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Things To Do Before You Die 675

Posted by CmdrTaco
from the what-happened-to-sex-on-an-airplane dept.
Lu Xun writes "A group of British scientists has brought some meaning to our lives by providing a list of 100 scientifically-oriented things to do before you die. The suggestions include 'joining the 300 Club at the South Pole (they take a sauna to 200 degrees Fahrenheit, then run naked to the pole in minus 100 F) or learning Choctaw, a language with two past tenses - one for giving information which is definitely true, the other for passing on material taken without checking from someone else.'"
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Things To Do Before You Die

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  • Riiight ... (Score:5, Funny)

    by spellraiser (764337) on Tuesday November 30, 2004 @11:14AM (#10952662) Journal
    The suggestions include 'joining the 300 Club at the South Pole (they take a sauna to 200 degrees Fahrenheit, then run naked to the pole in minus 100 F

    'Things to do before you die' is a very apt term for this, I think.

  • by antifoidulus (807088) on Tuesday November 30, 2004 @11:16AM (#10952689) Homepage Journal
    on the whole donating your car to crash tests thing? (It was listed as one of the things that you can decide to have done to your corpse after you leave this realm) What kind of research do they do with actual corpses as opposed to crash test dummies? Are the corpses that much more useful? Who has to mop up after the test is done?
    • by Aumaden (598628) <Devon.C.Miller@g ... minus herbivore> on Tuesday November 30, 2004 @11:32AM (#10952853) Journal
      The dummies can show how bones will behave in a crash and possibly to some extent internal organs. They cannot show how the skin will respond (eg, will the airbag give you a split lip or facial abbrasions).
    • by Re-Pawn (764948)
      I work at a medical college which has a ton of research going on. The program I work for has a weekly research seminar in which we had a presentation titled: "Whiplash Injuries: Cervical Kinematics Leading to Commonly Reported Symptoms"

      What these researchers had done was created a sled like device which they then placed cadavers on (they had cut the bodies at about mid-shoulder and mounted them on this sled) They then had implanted the spine with various sensors. They then basically sent the sled into a
    • by robathome (34756) on Tuesday November 30, 2004 @11:52AM (#10953044)

      Cadaver studies are done in many interesting fields where trauma to the human body needs to be explored. In automotive crash tests, they don't usually strap a corpse into the driver seat and run the Nash Rambler into a wall.

      Human cadavers are used for two purposes: calibrating test instruments and assessing traumatic effects of measured forces. The first use is simple - you can measure a force, but what exactly does that mean? Is it enough to crush a ribcage, or to fracture an average skull? Test dummies are designed to mimic tolerances determined by cadaver studies, and research with corpses continues in order to further development on the next generation of dummy and computer models. The second use is more medical - what happens to a joint, bone, or other tissue when subjected to a massive impact or torsional force? How does the body fail, and what methods can be used to repair it?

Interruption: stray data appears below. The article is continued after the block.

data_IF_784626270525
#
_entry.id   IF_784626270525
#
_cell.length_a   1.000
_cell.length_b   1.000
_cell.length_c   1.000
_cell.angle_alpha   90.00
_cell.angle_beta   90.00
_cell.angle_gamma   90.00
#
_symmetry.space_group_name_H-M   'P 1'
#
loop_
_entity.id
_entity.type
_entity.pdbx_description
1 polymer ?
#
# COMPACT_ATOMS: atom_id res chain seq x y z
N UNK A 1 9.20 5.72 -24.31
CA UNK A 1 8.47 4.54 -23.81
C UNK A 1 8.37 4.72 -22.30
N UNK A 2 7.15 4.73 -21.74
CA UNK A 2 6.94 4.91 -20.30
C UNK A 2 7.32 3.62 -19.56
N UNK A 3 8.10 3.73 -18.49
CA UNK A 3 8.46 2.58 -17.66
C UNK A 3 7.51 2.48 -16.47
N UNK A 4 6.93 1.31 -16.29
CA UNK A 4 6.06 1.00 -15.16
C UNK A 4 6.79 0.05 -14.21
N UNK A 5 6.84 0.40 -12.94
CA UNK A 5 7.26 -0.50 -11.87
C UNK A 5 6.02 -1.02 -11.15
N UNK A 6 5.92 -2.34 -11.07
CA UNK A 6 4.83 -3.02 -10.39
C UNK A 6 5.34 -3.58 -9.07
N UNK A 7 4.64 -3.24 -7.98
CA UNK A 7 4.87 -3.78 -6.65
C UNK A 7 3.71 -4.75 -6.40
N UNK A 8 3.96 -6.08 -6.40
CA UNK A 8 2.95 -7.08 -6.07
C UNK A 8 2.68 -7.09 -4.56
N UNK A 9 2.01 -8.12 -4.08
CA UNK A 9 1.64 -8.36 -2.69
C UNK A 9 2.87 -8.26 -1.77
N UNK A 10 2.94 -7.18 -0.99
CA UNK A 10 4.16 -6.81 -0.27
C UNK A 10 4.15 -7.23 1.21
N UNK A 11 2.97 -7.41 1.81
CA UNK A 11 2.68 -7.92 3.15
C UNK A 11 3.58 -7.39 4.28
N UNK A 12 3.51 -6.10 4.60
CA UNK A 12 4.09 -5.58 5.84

Current automotive cadaver studies are frequently being done with limb prosections, not the whole body. Automotive engineering protects the body trunk pretty well, to the point where previously fatal accidents are frequently survivable. Nowadays, the focus is on crippling injuries to the extremities - people are surviving, but are being left with crushed legs, hands, arms, etc.

      An absolutely fascinating book is Mary Roach's Stiff: The Curious Lives of Human Cadavers [amazon.com].

  • Choctaw (Score:3, Funny)

    by roman_mir (125474) on Tuesday November 30, 2004 @11:16AM (#10952690) Homepage Journal
    or learning Choctaw, a language with two past tenses - one for giving information which is definitely true, the other for passing on material taken without checking from someone else.'" - I think /. moderators already speak in Choctaw, too bad most of them only learned the second past tence.

    • Re:Choctaw (Score:5, Informative)

      by AhtirTano (638534) on Tuesday November 30, 2004 @12:25PM (#10953359)
      The description of the Choctaw facts in this article are misleading.

      Choctaw does have two past tenses, but they are not differentiated in the way claimed. The regular past tense, written -tok (or -tuk in older orthogrophies) is used for completed events ranging back about a year. The other suffix -ttook is for events that were completed more than a year ago. Furthermore, events that happened within the past few minutes and are still relevent for the current situation are often marked as "present" (-h).


      Choctaw, and a huge number of other languages in the world, also have what are called evidentials. These are suffixes that indicate how you know the statement is true. In Choctaw, there is a first-hand knowledge suffix -hlih, used when you have direct evidence of the claim (you saw it, heard it, smelled it, etc). There is also the suffix -ashah which indicates that you are guessing that it is true -- you have some indirect evidence, such as hearsay, or very circumstantial evidence.


      Tense and evidentiality are definitely distinct, as you can find tense and evidentiality marked at the same time on the verb.


      Checkout the papers by a Choctaw expert: Aaron Broadwell [albany.edu].